In the United States, the distressing chronic illness of racism continues – sometimes it seems to overwhelm. The tragic death of Tyre Nichols in Memphis in recent days is an expression of our dilemma. Let me suggest it is time for United Methodists to turn STRANGERS INTO FRIENDS. What if United Methodist congregations across the nation and world offered classes in Critical Race Theory or on Being “Woke” to Racial Injustice? Okay, not realistic, you say. Well, what if… oh, let’s say 50%, or 25%, or even 10% of United Methodist congregations offered such courses? What if pastors and lay leaders in these places taught complementary classes based on Biblical sources and drawing on curriculum already developed by fine faculty in our seminaries?
In a time when all Christians, especially United Methodists, are too focused on much less relevant matters like institutional survival, or on how to handle our divisions, what if we called for healing of the disease of racism in our nation. What if we acted like we believed in a conversion (a wokeness). What if we called for the need of repentance and conversion from our chronic racism?
I can imagine certain politicians’ discomfort when they passed the church with the sign “Critical Race Theory Taught Here, Monday Evening at 7:00 PM, Register NOW.” It’s about time!
A familiar folk axiom is as follows, “institutions are designed to serve the needs of people, but before long those people serve the needs of the institution.” In my experience, this truism is evident in a variety of settings and across every organizational type.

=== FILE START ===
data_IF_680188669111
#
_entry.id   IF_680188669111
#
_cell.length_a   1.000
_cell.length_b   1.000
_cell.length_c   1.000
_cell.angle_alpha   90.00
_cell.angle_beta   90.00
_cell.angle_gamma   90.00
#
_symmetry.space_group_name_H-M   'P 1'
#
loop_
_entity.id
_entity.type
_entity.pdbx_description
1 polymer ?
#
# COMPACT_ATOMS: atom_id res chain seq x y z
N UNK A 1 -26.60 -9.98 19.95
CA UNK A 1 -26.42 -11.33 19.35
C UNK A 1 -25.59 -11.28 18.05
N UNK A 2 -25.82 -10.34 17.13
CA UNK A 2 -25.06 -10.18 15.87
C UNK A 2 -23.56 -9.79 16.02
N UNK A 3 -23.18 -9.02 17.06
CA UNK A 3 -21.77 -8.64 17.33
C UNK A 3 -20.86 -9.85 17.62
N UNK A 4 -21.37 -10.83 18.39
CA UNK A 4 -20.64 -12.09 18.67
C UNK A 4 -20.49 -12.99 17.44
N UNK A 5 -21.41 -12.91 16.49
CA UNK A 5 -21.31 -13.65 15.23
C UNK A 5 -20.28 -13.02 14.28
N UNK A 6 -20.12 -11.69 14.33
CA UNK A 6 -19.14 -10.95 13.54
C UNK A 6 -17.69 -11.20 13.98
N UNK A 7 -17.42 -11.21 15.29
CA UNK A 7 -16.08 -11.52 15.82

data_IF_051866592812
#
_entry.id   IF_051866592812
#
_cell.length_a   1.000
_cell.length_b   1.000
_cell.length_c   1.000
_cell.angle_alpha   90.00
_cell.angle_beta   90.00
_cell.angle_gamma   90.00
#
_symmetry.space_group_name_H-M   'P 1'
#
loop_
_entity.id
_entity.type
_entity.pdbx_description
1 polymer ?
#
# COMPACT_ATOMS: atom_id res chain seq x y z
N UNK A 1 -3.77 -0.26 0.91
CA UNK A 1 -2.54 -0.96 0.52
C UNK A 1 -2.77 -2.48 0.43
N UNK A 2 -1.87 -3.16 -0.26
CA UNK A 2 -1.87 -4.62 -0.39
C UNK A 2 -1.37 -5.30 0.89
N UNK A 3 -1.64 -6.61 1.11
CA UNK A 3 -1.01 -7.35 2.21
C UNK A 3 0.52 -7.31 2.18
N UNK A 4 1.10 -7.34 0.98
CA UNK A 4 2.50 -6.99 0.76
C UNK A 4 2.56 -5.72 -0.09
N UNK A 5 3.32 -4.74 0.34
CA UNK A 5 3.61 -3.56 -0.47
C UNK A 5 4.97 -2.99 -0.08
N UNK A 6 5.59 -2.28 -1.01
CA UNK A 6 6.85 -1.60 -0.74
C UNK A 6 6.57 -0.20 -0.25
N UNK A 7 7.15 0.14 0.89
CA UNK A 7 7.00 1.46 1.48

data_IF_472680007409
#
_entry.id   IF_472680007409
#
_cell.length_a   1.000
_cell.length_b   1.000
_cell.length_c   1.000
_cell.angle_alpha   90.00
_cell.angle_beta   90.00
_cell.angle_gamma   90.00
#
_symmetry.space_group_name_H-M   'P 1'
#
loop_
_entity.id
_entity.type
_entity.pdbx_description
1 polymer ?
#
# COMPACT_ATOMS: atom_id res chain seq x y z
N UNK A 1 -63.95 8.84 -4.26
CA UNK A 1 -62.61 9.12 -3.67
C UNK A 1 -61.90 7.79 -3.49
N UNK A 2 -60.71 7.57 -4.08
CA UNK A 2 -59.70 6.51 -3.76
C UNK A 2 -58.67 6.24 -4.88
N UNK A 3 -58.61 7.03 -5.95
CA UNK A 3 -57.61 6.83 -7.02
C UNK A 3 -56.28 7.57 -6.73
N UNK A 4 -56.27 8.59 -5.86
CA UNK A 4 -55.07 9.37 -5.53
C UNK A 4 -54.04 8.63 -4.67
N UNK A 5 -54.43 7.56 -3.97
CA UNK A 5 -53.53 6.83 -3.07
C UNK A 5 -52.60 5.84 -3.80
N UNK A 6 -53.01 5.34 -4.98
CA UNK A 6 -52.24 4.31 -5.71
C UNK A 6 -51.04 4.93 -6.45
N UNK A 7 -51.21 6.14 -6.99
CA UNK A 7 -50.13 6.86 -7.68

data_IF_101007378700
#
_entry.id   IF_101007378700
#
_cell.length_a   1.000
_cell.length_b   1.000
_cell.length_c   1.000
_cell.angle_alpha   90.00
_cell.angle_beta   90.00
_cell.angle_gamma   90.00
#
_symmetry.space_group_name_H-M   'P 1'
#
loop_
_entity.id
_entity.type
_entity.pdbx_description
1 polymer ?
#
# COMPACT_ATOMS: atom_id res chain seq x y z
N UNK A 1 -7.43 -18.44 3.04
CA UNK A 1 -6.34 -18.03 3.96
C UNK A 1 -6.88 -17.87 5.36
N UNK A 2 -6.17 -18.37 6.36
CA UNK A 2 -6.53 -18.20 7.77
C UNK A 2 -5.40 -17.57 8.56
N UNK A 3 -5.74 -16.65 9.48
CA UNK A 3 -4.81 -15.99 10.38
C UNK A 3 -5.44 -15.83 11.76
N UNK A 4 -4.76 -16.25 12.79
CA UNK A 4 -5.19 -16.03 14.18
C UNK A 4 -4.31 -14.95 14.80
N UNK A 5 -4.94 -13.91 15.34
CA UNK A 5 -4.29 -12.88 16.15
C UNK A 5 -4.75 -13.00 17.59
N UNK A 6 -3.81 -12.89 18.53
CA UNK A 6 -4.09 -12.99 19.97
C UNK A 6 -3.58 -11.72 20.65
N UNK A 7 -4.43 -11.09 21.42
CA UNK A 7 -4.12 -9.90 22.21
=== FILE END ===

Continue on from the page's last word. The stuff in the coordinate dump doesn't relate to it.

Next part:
Let me affectionately pick on a category of institutions I value and have come to know rather well – theological schools. Seminaries are established by religious denominations to teach, prepare leaders, develop resources, and do research. A midwestern seminary, with which I am very familiar, recently invited me to join a “video conversation” scheduled for the evening of February 22, 2023. A “select group” of us were asked to learn about exciting initiatives of the field education program. I opened my calendar to add the date, stopped, double checked, and laughed out loud.
The event was scheduled for Ash Wednesday evening, when most congregations I know will be holding a worship service. Ash Wednesday is the beginning of Lent leading up to Easter. In many Christian traditions it is among the more significant days in the liturgical calendar. The scheduling of this event was an unforced error; more, it was a sign of disconnection. Since then, the date of this seminary’s video conference was rescheduled. To repeat, seminaries were begun to serve congregations and denominations, but… well, the seasons and gifts of congregational ministry, are sometimes missed in the planning. This was a failure in awareness as to who was serving whom.
At another seminary where I was in leadership, I visited a gathering of interfaith congregations in Tucson Arizona. It included a wide range of faith traditions who engaged in regular, innovative joint gatherings. A young faculty member was with me on this visit. A few days later, back on campus, a faculty committee shared their plans to “teach congregations how to do interfaith work.” Sadly, this committee had failed to explore what was already taking place among congregations in places like Tucson. I waited before speaking, expecting my young professor friend to share her experience. Later she confessed she didn’t want to challenge the plans of more senior professors. Instead of discovering the gifts already evident in the ecology of existing congregations like those in Tucson these well-meaning faculty folks had seen their role as being the producers of knowledge, the source of innovation. Sadly, the connective tissue, the patterns of reciprocity and mutuality were missing.